6) Forgive and ask for forgiveness. Another big weakness of mine is a lack of patience. I pray for patience every week. Since I was a kid, I’ve always been one of the fastest to get things done. This has carried over to my adult life, which has helped with things such as productivity and reaching financial independence. However, on the negative side, I sometimes get frustrated when my wife takes longer than expected or doesn’t understand something I’m saying.
I need to take deep breathes and let her go at her own pace. Putting pressure on her won’t help the situation. I also need to realize my endurance is higher than hers. The more I can take time off from FS, the better our relationship will be. I really need to start smelling the roses more. One of my goals for 2019 is to hire more help!
7) Work on humility. It’s easy to get a big head once you start getting rich and famous. For example, we’ve all have heard of men who dump their wives for someone else once they make some money. I fear I’ll become an insufferable blowhard if I let any success get to my head.
Instead, I will continue to write about my failures as a person, as a writer, and as a father. I’m not going to cultivate an image that my life is perfect and that financial independence is perfect, because they are not. Posts such as The Negatives Of Early Retirement Nobody Likes Talking About is the truth, and it resonated with people who have already retired.
For every couple wins I write about will be matched with a loss to keep things more balanced.
8) Be kind and recognize effort. The worst thing we can do as spouses is ignore our spouse’s efforts. Let us tell our significant others every night how much we care and appreciate them. Let’s highlight specific reasons for our appreciation, rather than a blanket statement.
It is also important for us to be consistent in our mannerism. So much of life is a public show due to the internet and social media. We can’t treat our spouses with respect and love in public, and then privately berate them and take them for granted.
9) Consider keeping separate finances. One of the reasons why a spouse can get resentful is if he or she always feels like he or she has to ask for permission before spending money. By having your own separate checking or savings account, this strategy helps relieve this pressure as nobody likes asking for permission, especially as a mature adult.
If keeping separate finances is too extreme, then create a third account for free spending. The third account can be treated as a savings account that is built up over time to be spent on whatever a spouse desires.
Avoid Divorce If You Can
Despite our best efforts, some of us will still get a divorce. Nobody plans on getting a divorce when getting married. But if you have kids, it’s best to seek counseling and work on the marriage as much as possible. If things just can’t work itself out, then divorcing is probably for the best because we shouldn’t be fighting in front of our kids and sucking out their life force.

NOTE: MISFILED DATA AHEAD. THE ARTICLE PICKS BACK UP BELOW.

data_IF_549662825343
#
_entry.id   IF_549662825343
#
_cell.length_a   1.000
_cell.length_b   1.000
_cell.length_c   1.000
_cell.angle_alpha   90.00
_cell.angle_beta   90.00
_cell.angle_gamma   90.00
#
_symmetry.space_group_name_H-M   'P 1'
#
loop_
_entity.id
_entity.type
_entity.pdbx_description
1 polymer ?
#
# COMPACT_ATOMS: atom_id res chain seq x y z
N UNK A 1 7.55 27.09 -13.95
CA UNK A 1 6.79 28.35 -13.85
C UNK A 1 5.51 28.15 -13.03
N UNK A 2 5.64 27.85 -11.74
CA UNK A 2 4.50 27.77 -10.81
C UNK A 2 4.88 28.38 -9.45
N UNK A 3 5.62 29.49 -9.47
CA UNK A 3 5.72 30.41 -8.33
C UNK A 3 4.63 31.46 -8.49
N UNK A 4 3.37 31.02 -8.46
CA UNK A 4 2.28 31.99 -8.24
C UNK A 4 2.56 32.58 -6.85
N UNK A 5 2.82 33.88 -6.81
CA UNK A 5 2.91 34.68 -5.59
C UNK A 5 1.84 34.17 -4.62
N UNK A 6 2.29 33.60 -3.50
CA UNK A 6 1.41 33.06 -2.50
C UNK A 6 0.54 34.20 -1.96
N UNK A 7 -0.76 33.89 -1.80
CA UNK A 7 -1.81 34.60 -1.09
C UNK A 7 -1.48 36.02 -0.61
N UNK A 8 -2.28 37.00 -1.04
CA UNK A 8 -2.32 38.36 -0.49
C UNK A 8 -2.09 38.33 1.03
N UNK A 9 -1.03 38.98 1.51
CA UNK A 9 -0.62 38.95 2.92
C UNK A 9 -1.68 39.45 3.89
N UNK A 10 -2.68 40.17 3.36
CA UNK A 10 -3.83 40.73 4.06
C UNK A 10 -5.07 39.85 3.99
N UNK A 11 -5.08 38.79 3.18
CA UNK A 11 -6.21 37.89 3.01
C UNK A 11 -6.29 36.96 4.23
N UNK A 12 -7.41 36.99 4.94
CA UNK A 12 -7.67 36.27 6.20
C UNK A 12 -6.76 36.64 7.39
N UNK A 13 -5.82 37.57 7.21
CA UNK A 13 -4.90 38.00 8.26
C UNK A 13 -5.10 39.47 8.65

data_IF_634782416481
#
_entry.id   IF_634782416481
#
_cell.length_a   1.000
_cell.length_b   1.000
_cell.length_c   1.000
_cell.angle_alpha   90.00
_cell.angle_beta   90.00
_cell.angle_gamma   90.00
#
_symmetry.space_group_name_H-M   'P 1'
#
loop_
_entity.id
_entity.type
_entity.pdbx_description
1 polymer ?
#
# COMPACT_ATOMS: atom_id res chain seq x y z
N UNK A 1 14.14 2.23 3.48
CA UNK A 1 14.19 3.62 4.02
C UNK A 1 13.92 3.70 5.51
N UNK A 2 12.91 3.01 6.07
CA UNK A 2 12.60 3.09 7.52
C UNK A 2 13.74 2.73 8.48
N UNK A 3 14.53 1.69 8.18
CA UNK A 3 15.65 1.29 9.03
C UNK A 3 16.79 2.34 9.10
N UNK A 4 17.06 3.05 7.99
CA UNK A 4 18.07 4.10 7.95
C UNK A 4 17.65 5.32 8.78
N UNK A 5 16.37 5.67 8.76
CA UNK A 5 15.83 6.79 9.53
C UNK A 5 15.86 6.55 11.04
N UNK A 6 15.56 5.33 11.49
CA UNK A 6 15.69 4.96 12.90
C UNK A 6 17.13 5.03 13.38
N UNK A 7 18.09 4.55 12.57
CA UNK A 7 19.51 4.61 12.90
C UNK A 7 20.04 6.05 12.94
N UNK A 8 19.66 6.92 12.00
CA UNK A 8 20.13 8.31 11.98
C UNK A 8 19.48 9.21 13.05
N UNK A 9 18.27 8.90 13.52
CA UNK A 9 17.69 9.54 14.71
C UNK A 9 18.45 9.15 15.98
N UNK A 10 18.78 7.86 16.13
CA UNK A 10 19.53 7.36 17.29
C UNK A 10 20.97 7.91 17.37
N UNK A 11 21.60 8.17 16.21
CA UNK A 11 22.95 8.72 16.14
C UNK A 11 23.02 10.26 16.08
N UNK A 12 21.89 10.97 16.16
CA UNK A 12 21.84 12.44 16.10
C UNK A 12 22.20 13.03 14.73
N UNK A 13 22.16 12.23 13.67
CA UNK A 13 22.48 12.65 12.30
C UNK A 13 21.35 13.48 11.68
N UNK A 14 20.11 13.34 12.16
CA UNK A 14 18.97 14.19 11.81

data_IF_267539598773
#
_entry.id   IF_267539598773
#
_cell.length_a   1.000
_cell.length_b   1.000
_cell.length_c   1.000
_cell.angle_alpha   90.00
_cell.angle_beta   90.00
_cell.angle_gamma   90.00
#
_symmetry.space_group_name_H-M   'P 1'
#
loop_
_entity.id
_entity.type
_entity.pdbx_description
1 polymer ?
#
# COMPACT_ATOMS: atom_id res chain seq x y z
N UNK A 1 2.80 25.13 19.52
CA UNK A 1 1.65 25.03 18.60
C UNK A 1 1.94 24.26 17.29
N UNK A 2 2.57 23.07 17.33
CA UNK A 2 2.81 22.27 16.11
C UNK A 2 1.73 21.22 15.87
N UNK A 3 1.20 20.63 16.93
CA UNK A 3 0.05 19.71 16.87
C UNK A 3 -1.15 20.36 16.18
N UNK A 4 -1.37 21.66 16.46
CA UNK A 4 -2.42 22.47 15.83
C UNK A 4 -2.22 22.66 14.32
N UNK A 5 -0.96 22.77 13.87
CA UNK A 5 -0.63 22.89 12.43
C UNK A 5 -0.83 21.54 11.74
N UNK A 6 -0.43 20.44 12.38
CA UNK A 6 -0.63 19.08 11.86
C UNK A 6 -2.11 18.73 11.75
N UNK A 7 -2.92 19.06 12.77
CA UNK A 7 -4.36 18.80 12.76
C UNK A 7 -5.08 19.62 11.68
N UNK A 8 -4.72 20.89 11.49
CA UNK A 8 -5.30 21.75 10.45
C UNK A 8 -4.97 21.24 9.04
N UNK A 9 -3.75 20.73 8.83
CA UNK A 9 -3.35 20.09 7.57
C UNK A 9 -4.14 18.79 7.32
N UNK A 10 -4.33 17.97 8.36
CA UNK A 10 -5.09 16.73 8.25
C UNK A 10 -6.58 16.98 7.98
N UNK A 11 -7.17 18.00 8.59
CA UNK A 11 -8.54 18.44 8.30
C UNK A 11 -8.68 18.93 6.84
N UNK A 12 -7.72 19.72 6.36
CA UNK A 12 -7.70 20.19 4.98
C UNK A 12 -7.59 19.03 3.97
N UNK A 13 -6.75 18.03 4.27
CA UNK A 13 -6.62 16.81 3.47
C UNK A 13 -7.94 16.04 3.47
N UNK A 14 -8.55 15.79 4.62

I married my best friend and I love her very much. We are a team, and we plan to stay together as a team to raise our boy. But we understand our relationship will take constant work.
We first met each other as college students when we had no money. We share the same philosophies. We’re going to try hard not to let money change us. And we definitely won’t let fame change us because we are nobodies.
Money and fame simply magnify who we really are e.g. if you were kind and understanding before getting rich, you will continue to be kind and understanding after getting rich and vice versa. If you were an asshole before the fame, you’ll probably be a bigger asshole after the fame.
The best way to avoid having fame and fortune disrupt our lives is to not seek it. Let’s find happiness in the things we already have.
Thanks to Pete and the thousands of MMM forum posters who have shared their thoughts on divorce. You’ve helped me reflect tremendously. I’m sure Pete will be fine too as his blogging business will continue to generate tremendous income and he’ll probably find someone new, if not already.
The more open we can be about this topic, the more we can improve our own lives and the lives around us. Difficult situations will get better over time.
Nobody is perfect. I wish us all the best in our marriages. And if not in our marriages, then in the new relationships we forge with others.
How A Divorce Ruined My Life, But I Clawed My Way Back (helping another new blogger share his story on FS as a guest post)
Try Bird Nesting To Help Your Children After A Divorce – For more stability so the kid doesn’t have to shuttle back and forth
The Average Net Worth For The Above Average Married Couple – Here’s a look at how much married couples should have if they want to achieve a comfortable retirement lifestyle.
Move Over FIRE, Welcome DIRE: Delay, Inherit, Retire, Expire – I know the FIRE movement is hot, but may I suggest the rise of a new movement as we come to the end of a wonderful good run.
About the Author: Sam started Financial Samurai in 2009 as a way to make sense of the financial crisis. He proceeded to spend the next 13 years after college working in finance. In 2012, Sam was able to retire at the age of 34 due to his passive income investments. He spends time playing tennis, taking care of his family, and writing online to help others achieve financial freedom.